Wednesday, August 17, 2005

Remember the Other Shoe?

Well, it just dropped. Big time. It's nice to link to a NYT story that, for once, actually advances the ball on a story. It used to be a great paper, and some echos linger:
A military intelligence team repeatedly contacted the F.B.I. in 2000 to warn about the existence of an American-based terrorist cell that included the ringleader of the Sept. 11 attacks, according to a veteran Army intelligence officer who said he had now decided to risk his career by discussing the information publicly.

The officer, Lt. Col. Anthony Shaffer, said military lawyers later blocked the team from sharing any of its information with the bureau.

Colonel Shaffer said in an interview on Monday night that the small, highly classified intelligence program, known as Able Danger, had identified the terrorist ringleader, Mohamed Atta, and three other future hijackers by name by mid-2000, and tried to arrange a meeting that summer with agents of the Washington field office of the Federal Bureau of Investigation to share its information.

To Lt. Col. Shaffer I say two things: First, thank you for coming forward -- it probably took as many guts to do this as to stand in a firefight, if not more. Second, don't worry, a great big mess of us have got your back.

See the NutHouse's valuable Able Danger posts (this one, too) and Austin Bay weighs in arguing that "[i]t’s time for the President to make a statement about Able Danger, even something as simple as 'the lieutenant-colonel’s statements require further investigation.' Then, let’s investigate, with presidential authority." Check out the terrific Able Danger round up at the Strata-Sphere for the latest.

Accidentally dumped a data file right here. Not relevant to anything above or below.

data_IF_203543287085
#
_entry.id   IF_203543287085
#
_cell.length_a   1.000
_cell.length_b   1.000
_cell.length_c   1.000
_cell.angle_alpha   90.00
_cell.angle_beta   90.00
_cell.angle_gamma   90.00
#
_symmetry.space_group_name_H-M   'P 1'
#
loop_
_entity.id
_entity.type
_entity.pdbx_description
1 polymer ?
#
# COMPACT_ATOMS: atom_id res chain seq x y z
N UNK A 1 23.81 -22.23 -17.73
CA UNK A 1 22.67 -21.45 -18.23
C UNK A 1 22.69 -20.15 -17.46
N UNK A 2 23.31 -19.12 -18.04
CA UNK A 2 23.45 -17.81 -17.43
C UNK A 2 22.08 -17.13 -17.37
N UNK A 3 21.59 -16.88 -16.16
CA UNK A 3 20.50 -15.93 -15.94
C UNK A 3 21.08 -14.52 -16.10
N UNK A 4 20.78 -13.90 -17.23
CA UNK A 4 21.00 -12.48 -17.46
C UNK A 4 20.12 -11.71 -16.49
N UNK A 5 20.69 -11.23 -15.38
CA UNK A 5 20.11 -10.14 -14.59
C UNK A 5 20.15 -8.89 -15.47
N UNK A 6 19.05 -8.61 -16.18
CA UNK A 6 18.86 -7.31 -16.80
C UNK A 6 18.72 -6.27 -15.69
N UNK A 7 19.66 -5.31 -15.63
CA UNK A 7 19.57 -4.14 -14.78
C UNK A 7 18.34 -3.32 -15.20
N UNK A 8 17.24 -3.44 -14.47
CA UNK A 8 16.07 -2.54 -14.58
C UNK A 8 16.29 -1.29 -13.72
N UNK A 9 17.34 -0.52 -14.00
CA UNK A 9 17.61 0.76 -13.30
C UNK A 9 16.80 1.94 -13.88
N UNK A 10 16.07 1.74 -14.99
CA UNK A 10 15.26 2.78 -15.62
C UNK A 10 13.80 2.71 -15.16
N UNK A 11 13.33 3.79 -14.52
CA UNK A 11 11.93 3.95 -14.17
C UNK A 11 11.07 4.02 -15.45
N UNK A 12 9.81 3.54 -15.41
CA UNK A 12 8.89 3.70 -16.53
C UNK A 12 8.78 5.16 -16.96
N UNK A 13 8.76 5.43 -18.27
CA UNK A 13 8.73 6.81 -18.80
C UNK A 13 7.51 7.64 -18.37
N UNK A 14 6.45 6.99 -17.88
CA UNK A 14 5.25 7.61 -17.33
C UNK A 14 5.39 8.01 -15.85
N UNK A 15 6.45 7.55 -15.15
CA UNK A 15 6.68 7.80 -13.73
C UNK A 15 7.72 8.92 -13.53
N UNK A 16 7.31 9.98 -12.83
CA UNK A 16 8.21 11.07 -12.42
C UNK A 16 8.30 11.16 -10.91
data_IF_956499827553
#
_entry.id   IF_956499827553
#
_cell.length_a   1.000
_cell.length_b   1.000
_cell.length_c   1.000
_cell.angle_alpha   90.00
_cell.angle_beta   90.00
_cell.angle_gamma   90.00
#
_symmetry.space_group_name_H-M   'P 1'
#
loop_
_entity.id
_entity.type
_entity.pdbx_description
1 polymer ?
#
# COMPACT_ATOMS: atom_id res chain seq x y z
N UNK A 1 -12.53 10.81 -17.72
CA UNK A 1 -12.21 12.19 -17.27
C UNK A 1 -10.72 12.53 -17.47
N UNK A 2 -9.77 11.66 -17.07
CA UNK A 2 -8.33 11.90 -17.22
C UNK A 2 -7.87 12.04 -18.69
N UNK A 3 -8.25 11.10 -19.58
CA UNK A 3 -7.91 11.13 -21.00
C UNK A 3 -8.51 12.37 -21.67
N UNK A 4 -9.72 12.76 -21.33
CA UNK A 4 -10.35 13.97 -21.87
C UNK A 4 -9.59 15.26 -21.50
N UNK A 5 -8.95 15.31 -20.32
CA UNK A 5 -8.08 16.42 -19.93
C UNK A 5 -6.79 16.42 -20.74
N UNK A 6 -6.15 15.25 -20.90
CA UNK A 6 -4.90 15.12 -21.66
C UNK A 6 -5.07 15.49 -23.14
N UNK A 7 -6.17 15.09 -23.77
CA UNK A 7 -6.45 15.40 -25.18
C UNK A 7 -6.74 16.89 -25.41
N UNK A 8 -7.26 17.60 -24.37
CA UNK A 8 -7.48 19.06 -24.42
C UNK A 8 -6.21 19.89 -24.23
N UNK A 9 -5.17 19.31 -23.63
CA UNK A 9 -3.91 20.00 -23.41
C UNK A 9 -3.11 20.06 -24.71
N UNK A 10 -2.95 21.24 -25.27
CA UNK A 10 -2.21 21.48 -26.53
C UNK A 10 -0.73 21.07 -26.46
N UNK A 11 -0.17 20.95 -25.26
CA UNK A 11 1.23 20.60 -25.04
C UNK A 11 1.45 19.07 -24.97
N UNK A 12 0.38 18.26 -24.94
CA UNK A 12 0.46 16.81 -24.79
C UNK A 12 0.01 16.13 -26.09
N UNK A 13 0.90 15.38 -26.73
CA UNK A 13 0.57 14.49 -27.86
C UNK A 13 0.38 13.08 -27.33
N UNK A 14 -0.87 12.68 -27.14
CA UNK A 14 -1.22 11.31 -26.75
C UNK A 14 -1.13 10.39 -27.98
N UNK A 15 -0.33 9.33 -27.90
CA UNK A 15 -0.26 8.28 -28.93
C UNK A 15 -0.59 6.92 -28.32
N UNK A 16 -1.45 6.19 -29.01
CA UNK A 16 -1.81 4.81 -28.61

See also: State apparently warned Clinton to prevent bin Laden's Afghani adventure before it began (via Captain Ed).

The Captain also comments on another Mary Jo White memo that was buried by the 9-11 Commission, concluding that, far from fulfilling its responsibilities, the Commission was "a dangerous cover-your-ass effort by bureaucrats who made national security an almost impossible task for operational units." Unfortunately, the Captain is not speaking in hyperbole. Had White's cry from the wilderness been heeded, September 11, 2001 might have just been a beautiful -- and unremarkable -- fall-like morning. Instead, (and, no, Ms. Gorelick, we will not forget) the ridiculous Wall may wind up being directly responsible for the failure to prevent: